With the 4th of July holiday weekend nearly here, many people are planning backyard barbecues for friends and family. Hopefully, you have a propane grill that’s ready to handle the load. For starters, it’s a lot less work than dragging out and preparing a charcoal grill for your cookout.
Compared to charcoal grilling, using a propane grill has a multitude of advantages, which is why so many people love them. One of the biggest advantages is the precise temperature control you get from propane grills that you just can’t get duplicate with charcoal. With a propane grill, all you have to do to adjust the temperature is turn the dial. And when you’re grilling a variety of foods that need different grilling temperatures and methods, that becomes a major benefit.
Do your grilling with propane as your fuel source and you get the versatility to create different temperature modes and levels of heat. You can set one side to high heat, the other side to low. This method lets you sear food on the hottest side, then move it over to the less-hot side to finish cooking without the worry of overcooking or burning.
Having the ability to use direct heat or indirect heat —or both at the same time— gives propane grills another huge advantage.
You can use direct heat on one side to grill foods like pizza, veggies, thin cuts of meat, and shrimp. And you can use indirect heat on the other side for longer-cooking foods like barbecued chicken. You can even use indirect heat for baking bread.
How do you set up indirect heat on your propane grill? Turn on all the burners to pre-heat the grill, then turn off the burners directly below where you want to do indirect grilling. Indirect grilling requires patience because it takes longer. But if you do it right, you’ll be rewarded with delicious food and cheers from your family and friends. In short, you can use your grill to bake foods but do it outside in the fresh air—a much better option than adding heat to your kitchen during a hot day.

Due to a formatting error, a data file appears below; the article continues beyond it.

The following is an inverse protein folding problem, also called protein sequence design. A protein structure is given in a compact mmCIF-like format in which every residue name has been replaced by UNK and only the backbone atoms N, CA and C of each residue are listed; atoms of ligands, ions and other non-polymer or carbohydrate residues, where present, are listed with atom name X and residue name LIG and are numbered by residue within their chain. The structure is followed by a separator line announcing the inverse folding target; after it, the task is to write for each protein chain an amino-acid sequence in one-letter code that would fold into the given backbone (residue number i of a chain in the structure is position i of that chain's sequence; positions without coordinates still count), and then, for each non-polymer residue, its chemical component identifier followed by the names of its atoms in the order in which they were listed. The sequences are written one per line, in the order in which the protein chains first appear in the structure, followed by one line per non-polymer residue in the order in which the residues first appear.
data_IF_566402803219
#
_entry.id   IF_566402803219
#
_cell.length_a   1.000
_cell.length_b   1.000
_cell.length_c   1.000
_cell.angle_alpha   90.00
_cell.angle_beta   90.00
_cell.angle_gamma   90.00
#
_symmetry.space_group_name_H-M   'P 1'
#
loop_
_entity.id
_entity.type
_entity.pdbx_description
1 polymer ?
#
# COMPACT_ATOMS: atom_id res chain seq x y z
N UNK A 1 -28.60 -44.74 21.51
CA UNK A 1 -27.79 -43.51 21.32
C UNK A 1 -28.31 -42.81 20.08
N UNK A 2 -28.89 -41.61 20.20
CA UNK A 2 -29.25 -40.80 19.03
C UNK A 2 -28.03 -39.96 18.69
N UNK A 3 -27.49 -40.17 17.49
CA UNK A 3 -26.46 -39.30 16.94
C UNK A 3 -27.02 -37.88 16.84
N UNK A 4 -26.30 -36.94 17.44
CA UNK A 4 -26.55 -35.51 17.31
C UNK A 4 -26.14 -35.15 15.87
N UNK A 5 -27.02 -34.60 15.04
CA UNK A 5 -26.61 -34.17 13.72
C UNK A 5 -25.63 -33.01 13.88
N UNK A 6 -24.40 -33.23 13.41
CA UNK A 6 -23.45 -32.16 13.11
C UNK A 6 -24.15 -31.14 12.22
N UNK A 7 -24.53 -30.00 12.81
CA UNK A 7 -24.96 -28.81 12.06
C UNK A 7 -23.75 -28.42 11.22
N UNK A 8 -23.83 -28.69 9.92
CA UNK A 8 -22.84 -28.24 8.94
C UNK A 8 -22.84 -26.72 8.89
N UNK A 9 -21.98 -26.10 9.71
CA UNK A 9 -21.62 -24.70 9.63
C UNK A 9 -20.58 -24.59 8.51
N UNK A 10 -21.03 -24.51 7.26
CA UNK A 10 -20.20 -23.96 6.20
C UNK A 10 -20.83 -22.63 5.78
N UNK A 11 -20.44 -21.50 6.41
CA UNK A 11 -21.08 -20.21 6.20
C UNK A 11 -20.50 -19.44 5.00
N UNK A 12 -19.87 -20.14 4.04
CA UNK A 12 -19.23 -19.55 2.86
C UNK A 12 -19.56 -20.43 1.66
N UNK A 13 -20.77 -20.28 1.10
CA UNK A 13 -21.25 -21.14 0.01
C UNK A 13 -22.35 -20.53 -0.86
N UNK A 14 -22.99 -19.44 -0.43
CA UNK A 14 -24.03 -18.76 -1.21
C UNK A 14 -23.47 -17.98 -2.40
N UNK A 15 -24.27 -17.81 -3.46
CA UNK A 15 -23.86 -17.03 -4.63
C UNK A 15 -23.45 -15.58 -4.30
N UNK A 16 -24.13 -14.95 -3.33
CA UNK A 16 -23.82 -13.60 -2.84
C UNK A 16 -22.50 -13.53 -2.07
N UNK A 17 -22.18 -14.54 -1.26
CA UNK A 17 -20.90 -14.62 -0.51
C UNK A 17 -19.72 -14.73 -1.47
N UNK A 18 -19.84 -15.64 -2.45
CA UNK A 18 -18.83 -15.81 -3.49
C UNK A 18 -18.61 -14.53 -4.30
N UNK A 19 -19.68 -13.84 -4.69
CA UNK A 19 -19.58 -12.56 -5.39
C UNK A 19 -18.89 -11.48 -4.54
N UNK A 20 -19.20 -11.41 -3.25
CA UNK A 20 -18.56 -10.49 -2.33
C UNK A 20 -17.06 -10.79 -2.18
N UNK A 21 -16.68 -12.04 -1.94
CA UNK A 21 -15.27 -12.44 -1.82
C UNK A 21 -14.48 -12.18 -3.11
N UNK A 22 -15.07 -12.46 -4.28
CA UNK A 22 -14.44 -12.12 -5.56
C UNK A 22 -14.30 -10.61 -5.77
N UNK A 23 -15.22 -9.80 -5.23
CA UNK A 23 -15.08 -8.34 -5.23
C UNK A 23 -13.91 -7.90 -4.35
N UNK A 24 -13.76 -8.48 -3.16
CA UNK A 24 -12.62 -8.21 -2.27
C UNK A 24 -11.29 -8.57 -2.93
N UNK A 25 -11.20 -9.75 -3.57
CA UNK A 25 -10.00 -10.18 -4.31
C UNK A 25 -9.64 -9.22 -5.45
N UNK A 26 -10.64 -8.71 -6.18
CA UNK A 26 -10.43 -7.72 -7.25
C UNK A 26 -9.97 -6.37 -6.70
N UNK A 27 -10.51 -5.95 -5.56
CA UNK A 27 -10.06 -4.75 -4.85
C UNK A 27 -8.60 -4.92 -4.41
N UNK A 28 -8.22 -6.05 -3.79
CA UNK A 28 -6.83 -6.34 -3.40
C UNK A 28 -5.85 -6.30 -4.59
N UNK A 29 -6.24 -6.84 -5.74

Propane grilling also offers safety when cooking food, because it greatly reduces your exposure to carcinogens that may end up in your food during charcoal grilling, since cooking with charcoal creates more smoke and burns hotter.
Besides choosing propane over charcoal when cooking, here are three other tips to make sure your grilled meat is as safe as possible.
Want to know how steakhouses get that delicious crust on their grilled meats? The answer is, proper searing. And you can do it at home on your propane grill! This is where direct grilling with precise temperature control really comes in handy.
Searing like this will caramelize the meat’s surface and creates that wonderful, flavorful crust.
Regular maintenance helps your propane grill run better for longer.
First, perform a thorough cleaning of the grill and inspect all of the internal parts. Check for clogs in the ports—those are the holes where the flames come out. Clogged ports create an uneven flame and can cause the burners to fail. If you find clogs, get rid of them with thin wire or a pipe cleaner. Check the igniters to ensure there is a good spark and that the grill lights properly.